This is an open question, and there's more than one way of defining it. From the article:
There have been three main philosophical approaches to the problem of defining life that remain relevant today: Aristotle's view of life as animation, a fundamental, irreducible property of nature; Descartes's view of life as mechanism; and Kant's view of life as organization, to which we need to add Darwin's concept of variation and evolution through natural selection (Gayon 2010; Morange 2008). In addition we may add the idea of defining life as an emergent property of particular kinds of complex systems (Weber 2010).
For your second question:
And how does it overlap and contrast with the concepts and nuances of other sciences such as biology, chemistry, physics and mathematics, and how has it been influenced by advancements in these fields?
There are several responses to this, again the article covers a lot of territory, but I would like to point out one particular case where the overlap between the philosophical concept and concepts from modern science have had and immense impact on contemporary thinking. Erwin Schrodinger, one of the founding fathers of Quantum Mechanics, wrote a book called "What is life?". In it:
Schrödinger wondered how it could be that there could be sustained order in the molecules responsible for heredity when it was well known that statistical ensembles of molecules quickly became disordered (with increased entropy as predicted by the second law of thermodynamics). The problem of heredity then was reformulated at the molecular level as to how order could give rise to order? The other main topic that concerned Schrödinger was the thermodynamics of living things in general, that is, how could they generate order from disorder through their metabolism? It was through answering these two specific questions from the perspective of a physicist that Schrödinger sought to answer the big question, what is life?
It was the answer to the first question that captured the attention of the founders of the new biology. Schrödinger argued that the molecular material had to be an ‘aperiodic’ solid that had embedded in its structure a ‘miniature code.’ That is, the pattern of constituent atoms comprising the molecule of heredity would not have a simple periodic repetitive order of the same constituents or subunits, but rather would have a higher-level order due to the pattern of its molecular subunits; it was this higher-level but aperiodic order that would contain the coded information of heredity. The elucidation of the structure of DNA and the explosion of our understanding of molecular genetics has eclipsed the other, but to Schrödinger equal, arm of the argument, namely that the most important aspect of metabolism is that it represents the cell's way of dealing with all the entropy that it cannot help but produce as it builds its internal order, what Schrödinger termed ‘negentropy.’
So Schrodinger ideas, and their subsequent confirmation by Watson and Crick, seem to support the Kantian approach to life as organization, but more importantly, has become one of the main arguments in favor of reductionism and even materialism, in the sense that it showed that something as complex as life might be eventually explained in terms of basic physics, and giving strong arguments against dualist and vitalist conceptions of life and of mind.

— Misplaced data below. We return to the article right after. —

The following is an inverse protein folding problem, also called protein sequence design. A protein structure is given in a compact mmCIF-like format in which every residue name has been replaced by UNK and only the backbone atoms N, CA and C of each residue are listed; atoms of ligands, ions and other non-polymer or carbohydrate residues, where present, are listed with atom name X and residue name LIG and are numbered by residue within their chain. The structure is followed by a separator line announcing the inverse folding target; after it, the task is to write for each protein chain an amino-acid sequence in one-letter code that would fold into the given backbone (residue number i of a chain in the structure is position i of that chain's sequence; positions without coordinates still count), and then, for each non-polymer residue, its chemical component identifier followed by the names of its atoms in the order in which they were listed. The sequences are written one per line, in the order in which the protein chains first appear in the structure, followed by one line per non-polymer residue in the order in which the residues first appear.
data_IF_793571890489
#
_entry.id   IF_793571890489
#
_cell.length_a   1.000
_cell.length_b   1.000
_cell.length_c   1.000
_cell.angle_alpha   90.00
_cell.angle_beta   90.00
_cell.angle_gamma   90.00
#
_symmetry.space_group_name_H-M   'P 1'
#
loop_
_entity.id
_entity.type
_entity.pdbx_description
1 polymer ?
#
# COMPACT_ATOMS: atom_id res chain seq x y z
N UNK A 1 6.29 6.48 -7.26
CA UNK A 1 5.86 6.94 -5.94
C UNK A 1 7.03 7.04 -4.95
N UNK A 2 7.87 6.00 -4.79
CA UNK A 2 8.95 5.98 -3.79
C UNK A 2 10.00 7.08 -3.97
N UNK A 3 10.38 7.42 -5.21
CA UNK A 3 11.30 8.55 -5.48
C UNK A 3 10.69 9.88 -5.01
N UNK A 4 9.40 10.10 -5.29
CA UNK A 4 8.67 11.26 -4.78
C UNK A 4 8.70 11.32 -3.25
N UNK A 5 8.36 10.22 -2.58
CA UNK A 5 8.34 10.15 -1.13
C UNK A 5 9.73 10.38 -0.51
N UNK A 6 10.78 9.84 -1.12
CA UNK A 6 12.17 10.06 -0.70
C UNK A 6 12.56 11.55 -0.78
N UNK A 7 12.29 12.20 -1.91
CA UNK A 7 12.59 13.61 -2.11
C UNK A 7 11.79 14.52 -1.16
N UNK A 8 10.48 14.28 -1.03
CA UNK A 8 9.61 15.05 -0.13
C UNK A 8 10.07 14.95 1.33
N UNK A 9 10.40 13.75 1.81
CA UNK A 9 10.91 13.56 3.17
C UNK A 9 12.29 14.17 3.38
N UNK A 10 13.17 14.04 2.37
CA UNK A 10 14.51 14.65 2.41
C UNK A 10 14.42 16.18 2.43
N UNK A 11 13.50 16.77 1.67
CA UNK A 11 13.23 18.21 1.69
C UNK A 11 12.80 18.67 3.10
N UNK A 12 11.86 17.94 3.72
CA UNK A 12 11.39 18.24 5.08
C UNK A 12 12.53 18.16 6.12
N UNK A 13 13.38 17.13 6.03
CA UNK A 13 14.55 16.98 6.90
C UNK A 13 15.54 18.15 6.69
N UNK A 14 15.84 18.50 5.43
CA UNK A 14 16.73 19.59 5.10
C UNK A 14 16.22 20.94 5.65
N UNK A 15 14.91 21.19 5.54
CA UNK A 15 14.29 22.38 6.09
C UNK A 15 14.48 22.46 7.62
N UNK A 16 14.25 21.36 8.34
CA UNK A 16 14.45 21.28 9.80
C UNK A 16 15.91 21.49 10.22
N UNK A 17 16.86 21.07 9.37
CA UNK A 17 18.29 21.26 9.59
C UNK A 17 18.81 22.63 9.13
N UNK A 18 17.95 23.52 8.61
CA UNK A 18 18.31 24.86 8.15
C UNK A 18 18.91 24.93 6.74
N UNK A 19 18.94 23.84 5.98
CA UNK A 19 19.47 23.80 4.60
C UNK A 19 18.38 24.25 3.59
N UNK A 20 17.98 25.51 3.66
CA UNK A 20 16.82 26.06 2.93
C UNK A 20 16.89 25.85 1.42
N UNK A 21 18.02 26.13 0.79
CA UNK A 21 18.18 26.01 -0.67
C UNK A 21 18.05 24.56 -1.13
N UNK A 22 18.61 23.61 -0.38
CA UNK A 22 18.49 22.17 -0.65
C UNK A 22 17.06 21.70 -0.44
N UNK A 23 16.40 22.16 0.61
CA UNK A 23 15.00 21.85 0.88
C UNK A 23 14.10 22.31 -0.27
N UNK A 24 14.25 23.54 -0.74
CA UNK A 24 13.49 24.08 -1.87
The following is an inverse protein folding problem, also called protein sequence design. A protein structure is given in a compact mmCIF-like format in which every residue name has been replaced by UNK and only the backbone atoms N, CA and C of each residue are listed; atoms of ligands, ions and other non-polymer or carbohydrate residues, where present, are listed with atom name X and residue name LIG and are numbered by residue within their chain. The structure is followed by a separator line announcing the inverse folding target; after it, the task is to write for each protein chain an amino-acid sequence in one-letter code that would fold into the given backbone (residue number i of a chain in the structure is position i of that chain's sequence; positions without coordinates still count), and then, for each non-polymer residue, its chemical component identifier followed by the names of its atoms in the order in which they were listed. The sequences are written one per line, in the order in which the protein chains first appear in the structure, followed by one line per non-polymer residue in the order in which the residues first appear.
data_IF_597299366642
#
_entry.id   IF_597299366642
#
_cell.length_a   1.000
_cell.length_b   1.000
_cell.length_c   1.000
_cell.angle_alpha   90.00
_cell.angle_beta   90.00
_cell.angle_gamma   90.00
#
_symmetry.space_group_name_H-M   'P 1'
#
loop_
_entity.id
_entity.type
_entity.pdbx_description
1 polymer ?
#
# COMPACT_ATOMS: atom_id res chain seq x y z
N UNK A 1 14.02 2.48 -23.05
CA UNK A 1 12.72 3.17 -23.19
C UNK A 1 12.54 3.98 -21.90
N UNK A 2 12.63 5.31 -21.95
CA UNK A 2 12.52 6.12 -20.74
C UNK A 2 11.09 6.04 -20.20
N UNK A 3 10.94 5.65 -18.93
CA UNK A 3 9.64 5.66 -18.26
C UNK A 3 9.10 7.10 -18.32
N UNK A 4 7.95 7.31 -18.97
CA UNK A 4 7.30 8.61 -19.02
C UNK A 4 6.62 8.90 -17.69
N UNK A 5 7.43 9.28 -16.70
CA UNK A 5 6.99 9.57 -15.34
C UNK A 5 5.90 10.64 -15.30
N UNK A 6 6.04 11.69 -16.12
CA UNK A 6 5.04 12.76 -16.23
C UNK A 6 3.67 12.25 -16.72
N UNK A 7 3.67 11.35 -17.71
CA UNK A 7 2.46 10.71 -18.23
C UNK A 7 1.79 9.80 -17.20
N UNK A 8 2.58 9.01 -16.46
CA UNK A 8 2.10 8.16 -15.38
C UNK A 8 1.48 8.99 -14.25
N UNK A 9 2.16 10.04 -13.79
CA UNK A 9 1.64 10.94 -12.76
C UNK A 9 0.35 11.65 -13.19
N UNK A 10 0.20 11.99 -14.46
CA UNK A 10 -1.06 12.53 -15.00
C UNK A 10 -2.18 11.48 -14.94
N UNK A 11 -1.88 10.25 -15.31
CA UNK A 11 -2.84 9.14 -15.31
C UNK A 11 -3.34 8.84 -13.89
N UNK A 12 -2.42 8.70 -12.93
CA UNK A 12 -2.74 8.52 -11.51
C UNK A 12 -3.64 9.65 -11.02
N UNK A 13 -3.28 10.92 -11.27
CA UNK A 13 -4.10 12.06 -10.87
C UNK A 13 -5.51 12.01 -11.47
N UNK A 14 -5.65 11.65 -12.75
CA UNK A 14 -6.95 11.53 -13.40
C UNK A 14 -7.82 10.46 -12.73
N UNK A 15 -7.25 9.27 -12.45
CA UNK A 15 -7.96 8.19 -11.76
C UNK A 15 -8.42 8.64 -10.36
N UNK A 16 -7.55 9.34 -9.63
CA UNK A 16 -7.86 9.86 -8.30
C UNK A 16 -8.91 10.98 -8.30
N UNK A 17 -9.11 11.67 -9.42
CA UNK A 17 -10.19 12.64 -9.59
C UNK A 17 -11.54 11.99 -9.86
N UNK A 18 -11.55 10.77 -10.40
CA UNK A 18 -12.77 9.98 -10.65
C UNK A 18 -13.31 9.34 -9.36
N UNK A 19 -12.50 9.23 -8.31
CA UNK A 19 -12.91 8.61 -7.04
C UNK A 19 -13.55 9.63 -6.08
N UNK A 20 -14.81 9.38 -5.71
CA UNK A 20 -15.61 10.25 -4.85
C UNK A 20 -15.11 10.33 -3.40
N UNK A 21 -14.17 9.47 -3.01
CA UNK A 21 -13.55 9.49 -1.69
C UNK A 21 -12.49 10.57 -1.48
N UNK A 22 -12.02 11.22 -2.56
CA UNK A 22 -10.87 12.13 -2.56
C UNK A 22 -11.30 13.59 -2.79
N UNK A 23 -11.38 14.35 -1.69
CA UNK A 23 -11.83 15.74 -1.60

I suspect this question is too broad, as philosophically speaking, one could approach the phenomena of 'life' from many different angles, and conclude with many different definitions. In general, though, how you define something depends on the context in which you want to define it.
For instance, in biology we define life (roughly) as material entities with metabolisms and a few other properties. This is a definition aimed at understanding how living things work.
But if we wanted to move over to ecology we could define life in the context of it's relationship with it's natural environment, which would give us a different picture.
Or if we moved to physics, again it would be a totally different definition and perspective.
Similarly, different strands of philosophy (although I'd argue the above are also strands of philosophy), should be able to define life under different frameworks. So if you want a concrete answer, you need to be more specific.
The natural sciences have changed the conception of life by reducing the need for a higher consciousness to explain how something that is alive is different from an inanimate object. Where before, the narrative required a deity to define what it meant for a thing to be alive, now chemistry, physics and genetics play important roles in the search to identify the activity of a living thing.
With that observation, here is my own offering: An entity is alive when it has either the ability or potential ability to reverse entropy locally over some finite period of time.
“Potential”. The entity might be dormant currently, but holds the possibility of acting in the future.
“Entropy”. The tendency of all things to change from a state of order to a state of disorder. Nothing can permanently avoid this eventual progression toward chaos. Discussions of entropy often accompany descriptions of the Second Law of Thermodynamics, which states that "there is a natural tendency of any isolated system to degenerate into a more disordered state." http://www.livescience.com/50941-second-law-thermodynamics.html
“Reverse”. To cause some part of the environment either to stop the progression toward randomness or to become more ordered. Typically, “reversal” means that the entity eats some part of the environment and causes it to become part of the ordered state of the entity itself. The rest of the environment becomes less ordered, but the entity itself does not, at least temporarily.
“Locally”. Within that part of the environment that the entity can control. Typically, “locally” means the area within the entity’s skin, exoskeleton, or other outer covering. This boundary effectively distinguishes the area where entropy is decreasing (inside the entity) from where entropy is increasing (outside the entity).